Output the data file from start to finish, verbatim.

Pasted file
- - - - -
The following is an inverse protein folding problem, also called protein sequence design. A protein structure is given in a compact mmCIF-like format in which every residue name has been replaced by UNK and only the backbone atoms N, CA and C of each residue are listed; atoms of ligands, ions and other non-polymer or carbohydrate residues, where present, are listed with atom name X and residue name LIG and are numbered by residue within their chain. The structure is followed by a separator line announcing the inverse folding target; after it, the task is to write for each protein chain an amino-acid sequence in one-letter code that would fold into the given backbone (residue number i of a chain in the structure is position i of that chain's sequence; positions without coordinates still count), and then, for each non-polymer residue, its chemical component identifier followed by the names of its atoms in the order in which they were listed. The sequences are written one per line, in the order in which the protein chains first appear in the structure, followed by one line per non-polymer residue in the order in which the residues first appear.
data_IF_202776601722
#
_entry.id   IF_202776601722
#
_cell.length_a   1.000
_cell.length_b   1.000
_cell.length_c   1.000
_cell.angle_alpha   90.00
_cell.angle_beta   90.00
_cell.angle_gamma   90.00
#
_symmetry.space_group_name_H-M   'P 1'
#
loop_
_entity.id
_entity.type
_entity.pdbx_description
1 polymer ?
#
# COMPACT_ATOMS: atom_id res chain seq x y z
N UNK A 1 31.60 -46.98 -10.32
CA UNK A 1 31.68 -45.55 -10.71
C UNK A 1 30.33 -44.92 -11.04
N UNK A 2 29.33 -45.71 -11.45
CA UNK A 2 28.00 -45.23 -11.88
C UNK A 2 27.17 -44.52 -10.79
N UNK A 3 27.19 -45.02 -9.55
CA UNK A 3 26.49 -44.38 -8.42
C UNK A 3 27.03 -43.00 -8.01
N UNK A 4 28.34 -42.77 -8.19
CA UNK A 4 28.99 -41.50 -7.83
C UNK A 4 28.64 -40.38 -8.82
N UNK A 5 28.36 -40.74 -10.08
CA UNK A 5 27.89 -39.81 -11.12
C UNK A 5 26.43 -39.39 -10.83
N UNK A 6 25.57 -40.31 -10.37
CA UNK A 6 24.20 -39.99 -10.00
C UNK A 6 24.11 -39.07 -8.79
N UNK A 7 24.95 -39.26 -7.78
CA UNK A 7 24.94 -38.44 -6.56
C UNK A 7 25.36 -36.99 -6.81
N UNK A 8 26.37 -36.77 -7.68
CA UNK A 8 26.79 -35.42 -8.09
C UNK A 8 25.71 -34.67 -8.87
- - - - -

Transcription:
The following is an inverse protein folding problem, also called protein sequence design. A protein structure is given in a compact mmCIF-like format in which every residue name has been replaced by UNK and only the backbone atoms N, CA and C of each residue are listed; atoms of ligands, ions and other non-polymer or carbohydrate residues, where present, are listed with atom name X and residue name LIG and are numbered by residue within their chain. The structure is followed by a separator line announcing the inverse folding target; after it, the task is to write for each protein chain an amino-acid sequence in one-letter code that would fold into the given backbone (residue number i of a chain in the structure is position i of that chain's sequence; positions without coordinates still count), and then, for each non-polymer residue, its chemical component identifier followed by the names of its atoms in the order in which they were listed. The sequences are written one per line, in the order in which the protein chains first appear in the structure, followed by one line per non-polymer residue in the order in which the residues first appear.
data_IF_202776601722
#
_entry.id   IF_202776601722
#
_cell.length_a   1.000
_cell.length_b   1.000
_cell.length_c   1.000
_cell.angle_alpha   90.00
_cell.angle_beta   90.00
_cell.angle_gamma   90.00
#
_symmetry.space_group_name_H-M   'P 1'
#
loop_
_entity.id
_entity.type
_entity.pdbx_description
1 polymer ?
#
# COMPACT_ATOMS: atom_id res chain seq x y z
N UNK A 1 31.60 -46.98 -10.32
CA UNK A 1 31.68 -45.55 -10.71
C UNK A 1 30.33 -44.92 -11.04
N UNK A 2 29.33 -45.71 -11.45
CA UNK A 2 28.00 -45.23 -11.88
C UNK A 2 27.17 -44.52 -10.79
N UNK A 3 27.19 -45.02 -9.55
CA UNK A 3 26.49 -44.38 -8.42
C UNK A 3 27.03 -43.00 -8.01
N UNK A 4 28.34 -42.77 -8.19
CA UNK A 4 28.99 -41.50 -7.83
C UNK A 4 28.64 -40.38 -8.82
N UNK A 5 28.36 -40.74 -10.08
CA UNK A 5 27.89 -39.81 -11.12
C UNK A 5 26.43 -39.39 -10.83
N UNK A 6 25.57 -40.31 -10.37
CA UNK A 6 24.20 -39.99 -10.00
C UNK A 6 24.11 -39.07 -8.79
N UNK A 7 24.95 -39.26 -7.78
CA UNK A 7 24.94 -38.44 -6.56
C UNK A 7 25.36 -36.99 -6.81
N UNK A 8 26.37 -36.77 -7.68
CA UNK A 8 26.79 -35.42 -8.09
C UNK A 8 25.71 -34.67 -8.87